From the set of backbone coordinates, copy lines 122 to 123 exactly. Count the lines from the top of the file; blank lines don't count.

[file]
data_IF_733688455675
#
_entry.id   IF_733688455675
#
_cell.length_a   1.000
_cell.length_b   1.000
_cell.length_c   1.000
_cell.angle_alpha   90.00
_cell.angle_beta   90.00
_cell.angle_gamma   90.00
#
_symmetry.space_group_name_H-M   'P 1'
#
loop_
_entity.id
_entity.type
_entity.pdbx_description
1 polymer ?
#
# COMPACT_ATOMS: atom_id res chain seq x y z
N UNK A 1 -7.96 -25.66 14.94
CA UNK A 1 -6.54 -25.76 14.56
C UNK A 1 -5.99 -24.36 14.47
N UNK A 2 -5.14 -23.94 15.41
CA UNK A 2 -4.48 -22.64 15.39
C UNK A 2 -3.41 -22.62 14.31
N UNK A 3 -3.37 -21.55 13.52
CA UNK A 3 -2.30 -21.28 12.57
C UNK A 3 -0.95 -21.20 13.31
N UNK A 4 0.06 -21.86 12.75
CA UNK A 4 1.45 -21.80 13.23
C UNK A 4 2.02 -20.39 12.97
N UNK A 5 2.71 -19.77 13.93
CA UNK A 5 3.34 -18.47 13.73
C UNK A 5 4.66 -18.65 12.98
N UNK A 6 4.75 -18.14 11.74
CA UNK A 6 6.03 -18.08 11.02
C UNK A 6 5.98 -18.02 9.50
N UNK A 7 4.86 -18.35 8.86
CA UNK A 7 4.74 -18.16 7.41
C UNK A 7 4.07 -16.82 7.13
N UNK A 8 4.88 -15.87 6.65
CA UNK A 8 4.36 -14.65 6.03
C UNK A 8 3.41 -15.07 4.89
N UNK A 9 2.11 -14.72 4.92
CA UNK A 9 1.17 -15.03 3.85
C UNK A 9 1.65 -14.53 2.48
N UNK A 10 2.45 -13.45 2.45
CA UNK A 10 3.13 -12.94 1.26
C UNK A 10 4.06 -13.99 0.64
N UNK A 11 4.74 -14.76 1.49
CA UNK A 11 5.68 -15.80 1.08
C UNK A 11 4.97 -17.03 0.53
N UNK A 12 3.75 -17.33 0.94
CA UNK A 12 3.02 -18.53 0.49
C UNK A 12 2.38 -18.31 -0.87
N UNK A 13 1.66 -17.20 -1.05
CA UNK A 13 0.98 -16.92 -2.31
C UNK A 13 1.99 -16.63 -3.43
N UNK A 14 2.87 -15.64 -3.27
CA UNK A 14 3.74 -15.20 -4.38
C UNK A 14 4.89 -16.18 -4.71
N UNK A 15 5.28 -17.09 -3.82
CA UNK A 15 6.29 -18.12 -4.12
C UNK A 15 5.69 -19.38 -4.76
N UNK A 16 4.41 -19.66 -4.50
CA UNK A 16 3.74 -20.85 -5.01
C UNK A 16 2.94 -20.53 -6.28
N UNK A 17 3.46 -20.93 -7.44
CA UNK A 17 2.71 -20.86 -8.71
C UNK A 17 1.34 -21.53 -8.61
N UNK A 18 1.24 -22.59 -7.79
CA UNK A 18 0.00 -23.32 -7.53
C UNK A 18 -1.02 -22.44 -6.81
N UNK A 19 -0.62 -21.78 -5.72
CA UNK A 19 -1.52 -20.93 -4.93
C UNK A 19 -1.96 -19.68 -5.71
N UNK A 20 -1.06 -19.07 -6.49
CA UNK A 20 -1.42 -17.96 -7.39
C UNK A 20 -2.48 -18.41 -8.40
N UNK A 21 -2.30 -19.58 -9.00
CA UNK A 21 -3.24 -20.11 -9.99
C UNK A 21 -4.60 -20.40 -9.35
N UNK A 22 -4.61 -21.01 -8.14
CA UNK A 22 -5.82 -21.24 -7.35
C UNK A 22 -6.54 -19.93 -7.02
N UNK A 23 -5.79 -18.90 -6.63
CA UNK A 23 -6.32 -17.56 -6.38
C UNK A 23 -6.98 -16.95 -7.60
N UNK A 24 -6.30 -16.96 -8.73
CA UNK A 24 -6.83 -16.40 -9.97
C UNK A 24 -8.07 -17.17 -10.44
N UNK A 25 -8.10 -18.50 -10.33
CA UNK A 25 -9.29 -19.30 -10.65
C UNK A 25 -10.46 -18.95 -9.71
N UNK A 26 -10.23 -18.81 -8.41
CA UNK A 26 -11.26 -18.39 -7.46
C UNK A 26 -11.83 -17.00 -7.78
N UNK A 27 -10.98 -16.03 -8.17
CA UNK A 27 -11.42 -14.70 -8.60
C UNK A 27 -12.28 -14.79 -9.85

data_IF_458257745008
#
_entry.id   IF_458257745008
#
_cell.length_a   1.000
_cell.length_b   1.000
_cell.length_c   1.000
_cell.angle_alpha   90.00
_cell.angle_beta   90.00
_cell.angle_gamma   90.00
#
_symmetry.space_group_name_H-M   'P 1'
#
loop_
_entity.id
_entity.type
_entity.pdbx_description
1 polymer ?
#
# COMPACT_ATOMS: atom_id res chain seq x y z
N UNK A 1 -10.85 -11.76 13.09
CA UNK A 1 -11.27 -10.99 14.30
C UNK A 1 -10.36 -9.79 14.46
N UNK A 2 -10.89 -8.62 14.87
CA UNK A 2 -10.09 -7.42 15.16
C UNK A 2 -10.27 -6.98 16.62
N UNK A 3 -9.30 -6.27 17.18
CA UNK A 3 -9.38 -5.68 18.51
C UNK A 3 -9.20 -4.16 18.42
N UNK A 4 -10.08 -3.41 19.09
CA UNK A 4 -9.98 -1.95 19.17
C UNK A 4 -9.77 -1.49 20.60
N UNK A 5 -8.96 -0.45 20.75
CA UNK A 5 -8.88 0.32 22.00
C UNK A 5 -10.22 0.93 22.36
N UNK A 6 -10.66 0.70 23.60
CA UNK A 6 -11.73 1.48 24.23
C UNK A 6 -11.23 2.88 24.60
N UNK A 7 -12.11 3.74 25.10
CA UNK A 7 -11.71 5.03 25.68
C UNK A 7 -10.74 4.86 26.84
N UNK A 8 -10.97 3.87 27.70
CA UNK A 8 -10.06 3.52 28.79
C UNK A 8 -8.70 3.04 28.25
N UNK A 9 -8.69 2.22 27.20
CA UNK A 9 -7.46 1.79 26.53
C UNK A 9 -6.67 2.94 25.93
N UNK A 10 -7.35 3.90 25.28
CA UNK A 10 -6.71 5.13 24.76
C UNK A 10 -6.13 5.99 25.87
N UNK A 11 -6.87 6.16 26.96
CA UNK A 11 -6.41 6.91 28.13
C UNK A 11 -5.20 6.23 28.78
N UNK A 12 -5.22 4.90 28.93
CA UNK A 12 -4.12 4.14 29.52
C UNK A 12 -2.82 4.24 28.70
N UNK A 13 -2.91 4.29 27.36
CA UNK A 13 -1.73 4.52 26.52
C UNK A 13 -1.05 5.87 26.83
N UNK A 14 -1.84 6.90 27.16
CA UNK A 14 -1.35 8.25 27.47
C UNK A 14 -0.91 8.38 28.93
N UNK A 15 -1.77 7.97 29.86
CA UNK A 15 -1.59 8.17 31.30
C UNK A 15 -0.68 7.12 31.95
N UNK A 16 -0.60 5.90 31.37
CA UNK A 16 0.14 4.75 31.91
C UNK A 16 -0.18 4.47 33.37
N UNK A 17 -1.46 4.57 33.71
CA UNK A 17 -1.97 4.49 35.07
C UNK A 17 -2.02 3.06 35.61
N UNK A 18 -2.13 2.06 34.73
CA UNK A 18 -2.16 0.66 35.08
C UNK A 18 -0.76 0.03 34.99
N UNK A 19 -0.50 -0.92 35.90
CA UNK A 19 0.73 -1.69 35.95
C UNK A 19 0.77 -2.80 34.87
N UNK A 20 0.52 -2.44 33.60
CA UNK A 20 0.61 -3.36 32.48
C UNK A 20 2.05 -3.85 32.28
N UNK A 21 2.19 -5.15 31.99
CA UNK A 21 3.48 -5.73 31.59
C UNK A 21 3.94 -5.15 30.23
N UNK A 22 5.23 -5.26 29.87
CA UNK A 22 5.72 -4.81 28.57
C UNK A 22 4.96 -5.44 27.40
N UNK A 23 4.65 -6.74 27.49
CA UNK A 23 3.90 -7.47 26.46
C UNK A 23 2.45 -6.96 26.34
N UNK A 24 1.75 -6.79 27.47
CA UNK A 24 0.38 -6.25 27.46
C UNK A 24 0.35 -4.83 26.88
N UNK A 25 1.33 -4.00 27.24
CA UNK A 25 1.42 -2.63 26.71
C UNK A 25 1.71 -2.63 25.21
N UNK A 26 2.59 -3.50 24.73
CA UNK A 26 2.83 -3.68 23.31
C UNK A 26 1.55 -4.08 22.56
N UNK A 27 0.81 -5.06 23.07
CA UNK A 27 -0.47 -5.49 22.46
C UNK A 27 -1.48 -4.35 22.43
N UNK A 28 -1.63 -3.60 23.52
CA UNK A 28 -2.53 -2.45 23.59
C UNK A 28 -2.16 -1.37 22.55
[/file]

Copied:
N UNK A 1 -10.85 -11.76 13.09
CA UNK A 1 -11.27 -10.99 14.30